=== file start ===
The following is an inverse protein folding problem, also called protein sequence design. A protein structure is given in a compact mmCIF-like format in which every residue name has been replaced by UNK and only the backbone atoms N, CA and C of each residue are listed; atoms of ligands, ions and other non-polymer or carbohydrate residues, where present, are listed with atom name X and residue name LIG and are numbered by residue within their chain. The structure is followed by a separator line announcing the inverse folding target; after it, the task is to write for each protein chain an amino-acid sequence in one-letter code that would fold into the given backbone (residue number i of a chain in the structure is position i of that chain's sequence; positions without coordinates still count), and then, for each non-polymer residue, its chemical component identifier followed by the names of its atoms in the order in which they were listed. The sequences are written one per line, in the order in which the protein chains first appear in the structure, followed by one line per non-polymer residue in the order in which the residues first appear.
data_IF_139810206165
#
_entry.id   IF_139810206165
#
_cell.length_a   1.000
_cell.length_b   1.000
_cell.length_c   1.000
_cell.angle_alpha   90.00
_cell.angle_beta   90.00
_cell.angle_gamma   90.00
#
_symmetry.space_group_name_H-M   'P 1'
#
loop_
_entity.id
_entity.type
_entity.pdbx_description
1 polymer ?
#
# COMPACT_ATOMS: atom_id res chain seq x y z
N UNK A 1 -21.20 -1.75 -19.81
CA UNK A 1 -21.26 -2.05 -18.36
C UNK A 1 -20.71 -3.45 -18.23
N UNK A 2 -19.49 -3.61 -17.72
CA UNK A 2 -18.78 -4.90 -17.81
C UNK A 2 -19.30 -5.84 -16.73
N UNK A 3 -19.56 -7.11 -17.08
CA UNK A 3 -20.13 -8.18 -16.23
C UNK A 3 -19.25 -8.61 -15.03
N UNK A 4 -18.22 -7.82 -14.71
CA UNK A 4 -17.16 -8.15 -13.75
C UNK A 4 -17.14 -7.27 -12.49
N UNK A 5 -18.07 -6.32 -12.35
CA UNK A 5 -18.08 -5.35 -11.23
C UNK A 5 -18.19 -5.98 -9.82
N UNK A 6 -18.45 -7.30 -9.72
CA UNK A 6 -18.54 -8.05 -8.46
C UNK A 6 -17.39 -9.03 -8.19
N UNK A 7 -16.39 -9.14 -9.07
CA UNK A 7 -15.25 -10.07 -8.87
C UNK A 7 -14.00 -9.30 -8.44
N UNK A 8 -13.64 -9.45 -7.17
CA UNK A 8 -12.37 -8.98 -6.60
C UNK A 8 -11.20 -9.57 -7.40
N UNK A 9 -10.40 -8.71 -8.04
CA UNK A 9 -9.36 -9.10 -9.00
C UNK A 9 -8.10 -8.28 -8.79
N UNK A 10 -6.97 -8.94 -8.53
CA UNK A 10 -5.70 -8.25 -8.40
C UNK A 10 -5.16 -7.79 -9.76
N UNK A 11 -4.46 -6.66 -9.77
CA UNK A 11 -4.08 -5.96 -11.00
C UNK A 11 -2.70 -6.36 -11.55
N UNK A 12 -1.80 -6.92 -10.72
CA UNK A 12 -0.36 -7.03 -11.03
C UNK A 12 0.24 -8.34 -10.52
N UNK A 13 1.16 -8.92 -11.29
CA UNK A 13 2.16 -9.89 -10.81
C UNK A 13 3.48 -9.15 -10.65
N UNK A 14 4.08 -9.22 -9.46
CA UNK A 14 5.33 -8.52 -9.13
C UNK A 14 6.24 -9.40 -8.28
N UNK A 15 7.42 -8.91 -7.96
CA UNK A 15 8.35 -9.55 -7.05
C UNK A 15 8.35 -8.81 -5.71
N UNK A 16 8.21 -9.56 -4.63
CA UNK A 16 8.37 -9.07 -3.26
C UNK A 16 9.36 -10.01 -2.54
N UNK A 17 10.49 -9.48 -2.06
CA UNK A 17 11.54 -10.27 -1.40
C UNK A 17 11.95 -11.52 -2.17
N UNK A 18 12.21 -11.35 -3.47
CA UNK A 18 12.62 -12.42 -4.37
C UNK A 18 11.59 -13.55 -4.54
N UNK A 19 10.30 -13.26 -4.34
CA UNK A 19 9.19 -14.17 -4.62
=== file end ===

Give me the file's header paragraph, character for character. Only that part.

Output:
The following is an inverse protein folding problem, also called protein sequence design. A protein structure is given in a compact mmCIF-like format in which every residue name has been replaced by UNK and only the backbone atoms N, CA and C of each residue are listed; atoms of ligands, ions and other non-polymer or carbohydrate residues, where present, are listed with atom name X and residue name LIG and are numbered by residue within their chain. The structure is followed by a separator line announcing the inverse folding target; after it, the task is to write for each protein chain an amino-acid sequence in one-letter code that would fold into the given backbone (residue number i of a chain in the structure is position i of that chain's sequence; positions without coordinates still count), and then, for each non-polymer residue, its chemical component identifier followed by the names of its atoms in the order in which they were listed. The sequences are written one per line, in the order in which the protein chains first appear in the structure, followed by one line per non-polymer residue in the order in which the residues first appear.